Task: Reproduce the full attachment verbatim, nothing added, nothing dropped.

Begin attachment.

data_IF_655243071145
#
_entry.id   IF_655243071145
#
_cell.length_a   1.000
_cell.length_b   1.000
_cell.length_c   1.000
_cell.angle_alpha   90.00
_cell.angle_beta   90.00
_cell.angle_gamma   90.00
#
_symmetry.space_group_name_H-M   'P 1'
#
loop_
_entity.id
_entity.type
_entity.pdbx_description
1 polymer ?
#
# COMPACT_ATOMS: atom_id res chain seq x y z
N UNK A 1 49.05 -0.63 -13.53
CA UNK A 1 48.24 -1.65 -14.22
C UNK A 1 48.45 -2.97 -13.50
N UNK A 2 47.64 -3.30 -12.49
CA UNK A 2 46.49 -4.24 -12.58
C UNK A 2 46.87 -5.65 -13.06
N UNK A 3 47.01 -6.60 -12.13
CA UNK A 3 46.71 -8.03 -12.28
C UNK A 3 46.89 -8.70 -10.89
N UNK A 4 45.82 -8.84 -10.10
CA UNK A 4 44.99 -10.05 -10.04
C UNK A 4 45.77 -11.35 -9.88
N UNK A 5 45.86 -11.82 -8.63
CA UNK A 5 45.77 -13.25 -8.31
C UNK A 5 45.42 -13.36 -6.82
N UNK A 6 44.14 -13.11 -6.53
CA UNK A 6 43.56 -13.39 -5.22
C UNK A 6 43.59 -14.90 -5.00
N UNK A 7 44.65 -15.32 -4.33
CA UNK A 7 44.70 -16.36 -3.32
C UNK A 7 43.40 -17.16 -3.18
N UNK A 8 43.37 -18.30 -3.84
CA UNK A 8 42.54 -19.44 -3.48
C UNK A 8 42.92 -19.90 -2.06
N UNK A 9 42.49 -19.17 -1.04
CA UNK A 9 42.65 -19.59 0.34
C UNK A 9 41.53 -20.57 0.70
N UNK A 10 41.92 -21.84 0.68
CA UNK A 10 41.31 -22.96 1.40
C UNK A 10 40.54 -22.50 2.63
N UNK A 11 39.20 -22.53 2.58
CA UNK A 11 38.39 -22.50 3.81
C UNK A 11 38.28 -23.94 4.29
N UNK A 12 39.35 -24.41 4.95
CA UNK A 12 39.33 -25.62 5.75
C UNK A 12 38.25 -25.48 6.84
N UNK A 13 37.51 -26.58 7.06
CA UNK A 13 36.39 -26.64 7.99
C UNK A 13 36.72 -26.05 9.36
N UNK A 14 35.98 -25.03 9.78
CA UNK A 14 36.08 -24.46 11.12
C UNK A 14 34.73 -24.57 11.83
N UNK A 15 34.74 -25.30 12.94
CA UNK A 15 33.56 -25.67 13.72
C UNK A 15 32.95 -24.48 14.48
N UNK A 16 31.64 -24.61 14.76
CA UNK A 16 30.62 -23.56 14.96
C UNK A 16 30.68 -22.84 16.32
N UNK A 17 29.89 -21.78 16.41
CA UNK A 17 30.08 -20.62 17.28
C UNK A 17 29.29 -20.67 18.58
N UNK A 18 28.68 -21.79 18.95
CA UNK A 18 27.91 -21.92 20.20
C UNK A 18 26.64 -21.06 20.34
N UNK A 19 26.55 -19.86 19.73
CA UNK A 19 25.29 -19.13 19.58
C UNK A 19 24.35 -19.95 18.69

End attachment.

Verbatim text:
data_IF_655243071145
#
_entry.id   IF_655243071145
#
_cell.length_a   1.000
_cell.length_b   1.000
_cell.length_c   1.000
_cell.angle_alpha   90.00
_cell.angle_beta   90.00
_cell.angle_gamma   90.00
#
_symmetry.space_group_name_H-M   'P 1'
#
loop_
_entity.id
_entity.type
_entity.pdbx_description
1 polymer ?
#
# COMPACT_ATOMS: atom_id res chain seq x y z
N UNK A 1 49.05 -0.63 -13.53
CA UNK A 1 48.24 -1.65 -14.22
C UNK A 1 48.45 -2.97 -13.50
N UNK A 2 47.64 -3.30 -12.49
CA UNK A 2 46.49 -4.24 -12.58
C UNK A 2 46.87 -5.65 -13.06
N UNK A 3 47.01 -6.60 -12.13
CA UNK A 3 46.71 -8.03 -12.28
C UNK A 3 46.89 -8.70 -10.89
N UNK A 4 45.82 -8.84 -10.10
CA UNK A 4 44.99 -10.05 -10.04
C UNK A 4 45.77 -11.35 -9.88
N UNK A 5 45.86 -11.82 -8.63
CA UNK A 5 45.77 -13.25 -8.31
C UNK A 5 45.42 -13.36 -6.82
N UNK A 6 44.14 -13.11 -6.53
CA UNK A 6 43.56 -13.39 -5.22
C UNK A 6 43.59 -14.90 -5.00
N UNK A 7 44.65 -15.32 -4.33
CA UNK A 7 44.70 -16.36 -3.32
C UNK A 7 43.40 -17.16 -3.18
N UNK A 8 43.37 -18.30 -3.84
CA UNK A 8 42.54 -19.44 -3.48
C UNK A 8 42.92 -19.90 -2.06
N UNK A 9 42.49 -19.17 -1.04
CA UNK A 9 42.65 -19.59 0.34
C UNK A 9 41.53 -20.57 0.70
N UNK A 10 41.92 -21.84 0.68
CA UNK A 10 41.31 -22.96 1.40
C UNK A 10 40.54 -22.50 2.63
N UNK A 11 39.20 -22.53 2.58
CA UNK A 11 38.39 -22.50 3.81
C UNK A 11 38.28 -23.94 4.29
N UNK A 12 39.35 -24.41 4.95
CA UNK A 12 39.33 -25.62 5.75
C UNK A 12 38.25 -25.48 6.84
N UNK A 13 37.51 -26.58 7.06
CA UNK A 13 36.39 -26.64 7.99
C UNK A 13 36.72 -26.05 9.36
N UNK A 14 35.98 -25.03 9.78
CA UNK A 14 36.08 -24.46 11.12
C UNK A 14 34.73 -24.57 11.83
N UNK A 15 34.74 -25.30 12.94
CA UNK A 15 33.56 -25.67 13.72
C UNK A 15 32.95 -24.48 14.48
N UNK A 16 31.64 -24.61 14.76
CA UNK A 16 30.62 -23.56 14.96
C UNK A 16 30.68 -22.84 16.32
N UNK A 17 29.89 -21.78 16.41
CA UNK A 17 30.08 -20.62 17.28
C UNK A 17 29.29 -20.67 18.58
N UNK A 18 28.68 -21.79 18.95
CA UNK A 18 27.91 -21.92 20.20
C UNK A 18 26.64 -21.06 20.34
N UNK A 19 26.55 -19.86 19.73
CA UNK A 19 25.29 -19.13 19.58
C UNK A 19 24.35 -19.95 18.69